How to Grow and Care Sand Cherries

Sand Cherries are resilient to most climatic conditions and can survive as far North as Zone 2 and in warmer parts up to Zone 8 hence it is not necessary that you live in a cool place to grow them whilst they also make a great choice as a fruit tree for any home garden.

There are many varieties of Sand Cherries and most of them are grown for their flamboyant blossoms and would rarely produce any fruit.

It would be prudent to study a bit about the Sand Cherry if you are interested in growing the varieties that bear fruit but the most commonly found variety is the purple leafed Sand Cherry which does not bear fruit and is an ornamental plant.

The Nanking Cherry which is the one that is very popular and produces edible fruit in a bunch but it is a another species of Sand Cherry and if you have no option it could be your answer.

The Sand Cherry is endemic to certain parts of the large land mass of Canada and grows in the wild and can be seen in forests and whether it is domestic or wild, it produces smaller fruit than the normal Sweet Cherry, and are quite tart and would be not everyone’s choice when eating it straight from the tree.

They grow more like a shrub than a tree and would spread to about seven feet in width and about the same in height when maturity sets in.

Where to begin

The place that you select to plant the Sand Cherry must have direct Sunlight though shade from the dipping afternoon Sun could also be ideal.

The roots grow quite far and wide but would not generally interfere with foundations or other underground structures though other nearby trees could face the brunt hence keep ample space between it and other smaller trees.

The planting hole should be expansive to hold the roots after you have opened the root ball and spread them out which needs to be done with care and sufficient peat moss and sand to help optimum draining would help if it is heavy soil that you have.

Proper tree care

It is very comfortable in dry weather hence regular watering may not be a requirement but when there are extremely dry weather conditions prevailing periodic watering would be needed.

When the Sand Cherry is young and recently planted it would be advisable to water it regularly until the roots have taken effect and the plant could be considered as on its own.

Excessive leaf growth would result in lesser fruit hence any fertilizer employed should be low Nitrogen formula and it should be administered in spring as any new growth would be damaged in the winter.

To keep the bushy plant healthy it may be necessary to give it an yearly trim but cutting off dead branches and removing any dead pieces of wood around and pruning is ideally done in spring again before the first leaf buds appear, keeping it for later could cause fungal infestation such as “Black Knot”.

Growing in containers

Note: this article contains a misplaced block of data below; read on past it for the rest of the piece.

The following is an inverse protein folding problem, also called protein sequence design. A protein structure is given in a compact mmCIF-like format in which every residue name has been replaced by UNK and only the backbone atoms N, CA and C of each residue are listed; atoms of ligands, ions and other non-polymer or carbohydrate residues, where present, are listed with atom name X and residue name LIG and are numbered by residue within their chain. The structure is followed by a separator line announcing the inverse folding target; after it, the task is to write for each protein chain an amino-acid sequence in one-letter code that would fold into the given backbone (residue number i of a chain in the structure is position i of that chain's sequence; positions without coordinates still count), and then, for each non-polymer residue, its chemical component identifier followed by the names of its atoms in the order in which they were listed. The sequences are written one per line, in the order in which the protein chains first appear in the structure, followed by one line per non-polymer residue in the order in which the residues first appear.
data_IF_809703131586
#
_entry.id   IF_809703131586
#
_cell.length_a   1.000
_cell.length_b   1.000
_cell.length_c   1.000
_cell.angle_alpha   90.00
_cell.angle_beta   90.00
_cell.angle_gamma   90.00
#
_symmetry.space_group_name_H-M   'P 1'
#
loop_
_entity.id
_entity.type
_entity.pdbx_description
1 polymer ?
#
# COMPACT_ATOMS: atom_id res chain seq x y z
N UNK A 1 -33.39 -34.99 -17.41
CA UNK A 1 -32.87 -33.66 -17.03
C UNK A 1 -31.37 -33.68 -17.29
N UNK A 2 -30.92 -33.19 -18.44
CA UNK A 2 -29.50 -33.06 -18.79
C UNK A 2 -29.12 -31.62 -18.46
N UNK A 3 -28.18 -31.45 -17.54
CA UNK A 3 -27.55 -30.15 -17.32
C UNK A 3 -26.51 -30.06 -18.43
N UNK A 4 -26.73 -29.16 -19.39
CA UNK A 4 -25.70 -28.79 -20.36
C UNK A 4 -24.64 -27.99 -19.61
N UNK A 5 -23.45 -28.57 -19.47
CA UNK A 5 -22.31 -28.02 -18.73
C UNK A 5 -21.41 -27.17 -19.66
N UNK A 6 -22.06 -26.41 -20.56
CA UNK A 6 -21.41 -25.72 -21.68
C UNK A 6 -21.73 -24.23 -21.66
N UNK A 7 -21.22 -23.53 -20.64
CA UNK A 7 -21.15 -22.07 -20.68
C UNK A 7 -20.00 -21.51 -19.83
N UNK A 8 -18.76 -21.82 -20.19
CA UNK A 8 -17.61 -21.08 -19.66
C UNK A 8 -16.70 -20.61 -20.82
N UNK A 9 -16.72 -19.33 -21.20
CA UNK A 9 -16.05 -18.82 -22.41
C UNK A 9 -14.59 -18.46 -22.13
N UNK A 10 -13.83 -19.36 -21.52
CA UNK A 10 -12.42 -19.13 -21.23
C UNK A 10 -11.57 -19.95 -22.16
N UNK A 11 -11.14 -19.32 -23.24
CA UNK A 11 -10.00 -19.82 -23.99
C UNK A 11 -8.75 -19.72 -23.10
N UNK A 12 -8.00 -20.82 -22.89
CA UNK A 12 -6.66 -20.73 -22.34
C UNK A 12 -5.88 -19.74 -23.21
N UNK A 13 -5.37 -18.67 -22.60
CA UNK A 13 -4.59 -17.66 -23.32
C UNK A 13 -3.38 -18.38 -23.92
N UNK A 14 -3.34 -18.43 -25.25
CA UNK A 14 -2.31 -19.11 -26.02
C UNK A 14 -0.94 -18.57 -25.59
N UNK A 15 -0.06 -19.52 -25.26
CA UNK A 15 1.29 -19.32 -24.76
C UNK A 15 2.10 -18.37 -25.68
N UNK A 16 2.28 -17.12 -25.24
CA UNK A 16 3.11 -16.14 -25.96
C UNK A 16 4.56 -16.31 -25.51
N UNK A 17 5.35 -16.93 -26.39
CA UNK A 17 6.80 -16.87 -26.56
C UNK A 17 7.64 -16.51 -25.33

A large 10 gallon container would be ideal though a larger one would sustain a larger bush and if you intend growing it in a container that large it may not be necessary to find only the dwarf varieties as you could always manage any plant by pruning, removing dead branches, clipping off new shoots and even by controlling the amount of fertilizer.

If you grow then in areas such as Zones 2 or 3 you may lose it during the winter for which the best would be to shift it away from cold outside to a sheltered area or wrap the container well with burlap.

Taking it indoors may be difficult also it needs the cold winter months to bloom lavishly during the following spring.

Pests and diseases

It is a low growing fruit and will attract deer and other mammals who are able to get at the fruit either from below or by climbing up the tree.

Picking the fruit just as they ripe would be best if not a fencing or bird netting would be advisable to keep the animals and birds away.

The disease common to Sand Cherry is also common to other fruit trees like apricots, plum and many other types of cherries where a thick black growth would be seen on the branches often attacking where the bark is seen to be damaged.

Cut the infected branches about 6 inches below the “Black Knot” to ensure all the infested areas are removed and ensure proper disposal, do not compose it or throw away as it would take the disease elsewhere or even back to your garden.

In humid weather conditions, the low growing bush could contract powdery mildew on the leaves which looks like white dust but does not rub off and to treat this condition avoid getting the leaves unnecessarily wet and if you have other plants around your Sand Cherry move them around and give this plant more space to breathe.

Harvesting and Storage

When the fruits turn a dark purple it indicates that they are ripe which happens in early summer and as they prone to stain taking care of the rich juicy fruit from spoiling your clothes should be a priority during the harvesting season.

They are very tart and are delicious in jams and jellies hence they are not preserved for very long periods but you could keep some in the refrigerator for just about a week.

They could be dried or frozen like other cherries or it could also be preserved in brine but would need to pit them first as they are known for their extra ordinarily large seeds.

They have a life cycle of about 15 to 20 years and the fruit production could be drastically reduced towards the end of its life term and depending on how you care for it you may get a few more years of good fruit production.

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